“Susi said she was angered when she saw plastic ‘at the beach, on the shore, on the reef, everywhere,’ and took measures to reduce usage in her own ministry. Single-use plastic is banned at Indonesia’s maritime affairs and fisheries ministry, and at all its ministerial events.

“Susi told the Guardian she looked forward to the day when Indonesia could ban single-use plastic altogether.” More at the Guardian, here.

Speaking of single-use plastic, I have recently learned that straws are dangerous to sea turtles and intend to stop using them. But recently at an earthy-crunchy juice bar, plastic straws were all they had. Disappointing. Everyone needs to do their bit.

Indonesian students on the island of Belitung receive free goggles.

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Photo: The College Crusade Rhode Island
At Great Salt Pond, young students from Rhode Island cities learn how to make and tow plankton nets and test water quality.

There’s a lovely story at ecoRI News that I wanted to share with you. It makes me both happy and sad — happy that some underserved urban kids are getting an inspiring engagement with nature in the summer but sad that it’s unusual for them. The experiences are those that my own children and grandchildren have had almost every year of their lives, experiences that really should be accessible to all children.

Frank Carni writes, “Most of the teenagers arriving on Block Island this summer, at least those affiliated with The College Crusade of Rhode Island, are coming from communities covered in pavement. Many had never been on a boat before and most had never set foot on New Shoreham.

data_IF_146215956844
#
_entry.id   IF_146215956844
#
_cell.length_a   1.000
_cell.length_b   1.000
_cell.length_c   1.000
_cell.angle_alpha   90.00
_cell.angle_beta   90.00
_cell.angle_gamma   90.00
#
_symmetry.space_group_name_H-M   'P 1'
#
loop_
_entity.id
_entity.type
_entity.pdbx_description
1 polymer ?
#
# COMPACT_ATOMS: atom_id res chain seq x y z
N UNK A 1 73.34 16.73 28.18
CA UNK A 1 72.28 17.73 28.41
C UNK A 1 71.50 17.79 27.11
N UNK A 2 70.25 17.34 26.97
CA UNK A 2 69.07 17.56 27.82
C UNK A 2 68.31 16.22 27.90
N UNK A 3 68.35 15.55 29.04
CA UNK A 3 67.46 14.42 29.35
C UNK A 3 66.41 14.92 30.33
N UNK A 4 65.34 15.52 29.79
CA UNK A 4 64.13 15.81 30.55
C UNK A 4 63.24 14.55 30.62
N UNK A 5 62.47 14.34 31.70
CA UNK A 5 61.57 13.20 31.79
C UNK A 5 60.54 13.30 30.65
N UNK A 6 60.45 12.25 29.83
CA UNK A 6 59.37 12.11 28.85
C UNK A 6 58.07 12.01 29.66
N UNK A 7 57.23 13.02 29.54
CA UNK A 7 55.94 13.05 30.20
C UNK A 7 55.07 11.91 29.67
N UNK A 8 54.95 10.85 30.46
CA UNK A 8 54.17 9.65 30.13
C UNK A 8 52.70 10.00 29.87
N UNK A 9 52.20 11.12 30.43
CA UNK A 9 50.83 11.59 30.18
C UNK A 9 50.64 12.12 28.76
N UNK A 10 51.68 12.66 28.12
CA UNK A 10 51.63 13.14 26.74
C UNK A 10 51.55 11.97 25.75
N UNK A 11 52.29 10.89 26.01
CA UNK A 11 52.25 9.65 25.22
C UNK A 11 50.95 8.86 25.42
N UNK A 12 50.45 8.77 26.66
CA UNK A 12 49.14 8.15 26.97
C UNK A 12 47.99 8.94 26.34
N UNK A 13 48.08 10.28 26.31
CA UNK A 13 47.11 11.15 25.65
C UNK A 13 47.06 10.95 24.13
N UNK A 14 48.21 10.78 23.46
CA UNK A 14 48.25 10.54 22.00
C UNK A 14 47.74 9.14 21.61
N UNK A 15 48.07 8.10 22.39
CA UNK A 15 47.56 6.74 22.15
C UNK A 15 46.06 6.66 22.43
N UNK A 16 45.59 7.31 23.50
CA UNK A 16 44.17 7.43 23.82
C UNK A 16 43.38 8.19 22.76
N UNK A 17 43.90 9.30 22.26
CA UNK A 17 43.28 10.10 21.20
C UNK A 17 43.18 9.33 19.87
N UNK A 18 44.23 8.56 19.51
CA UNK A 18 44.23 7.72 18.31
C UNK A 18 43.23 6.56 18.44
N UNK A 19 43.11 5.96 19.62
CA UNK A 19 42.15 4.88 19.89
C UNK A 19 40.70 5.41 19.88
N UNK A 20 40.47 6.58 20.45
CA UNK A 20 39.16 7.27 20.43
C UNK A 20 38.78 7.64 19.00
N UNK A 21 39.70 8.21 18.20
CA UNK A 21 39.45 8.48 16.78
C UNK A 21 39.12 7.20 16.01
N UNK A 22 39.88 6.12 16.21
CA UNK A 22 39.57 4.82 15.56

“The students are making a good first impression, with their observations, curiosity, and passion for the environment, despite living among more gray and black than green and blue. The island community has embraced the out-of-towners from Providence, Central Falls, Pawtucket, Woonsocket, and Cranston.

“ ‘We throw a lot at them and it’s amazing what they absorb,’ said Valerie Preler, program director for the Block Island Maritime Institute (BIMI).

‘I learn a lot by watching what they see and what they say.’

“For the past 10 years the BIMI’s Dolphin Program has worked with and learned from students from underserved communities from Rhode Island, New Jersey, and New York City. Last year BIMI partnered with Providence-based The College Crusade of Rhode Island, as Block Island hosted a group of students from the college-readiness and scholarship program for middle-school and high-school students in low-income urban school districts for a week of learning and fun. …

“The mission of The College Crusade is to increase high-school graduation, college and career readiness, and college completion for youth in Rhode Island’s low-income communities. The organization supports about 4,200 students in middle school, high school, and college annually. Students join the program in grade 6 and continue through the early years of college, if they attend a public college in Rhode Island. …

“They learn to problem solve, study ecology by exploring the Great Salt Pond, and discuss the island’s different levels of biodiversity.

“During their visit to the museum at the Block Island Historical Society the students learn how colonists deforested in the island in the 1660s, how the island’s swordfish population was depleted by overfishing, how the introduction of deer in the 1960s for hunting purposes has led to the island’s current overpopulation problem, and why there is less bird migration to the island — more people and a growing population of feral cats.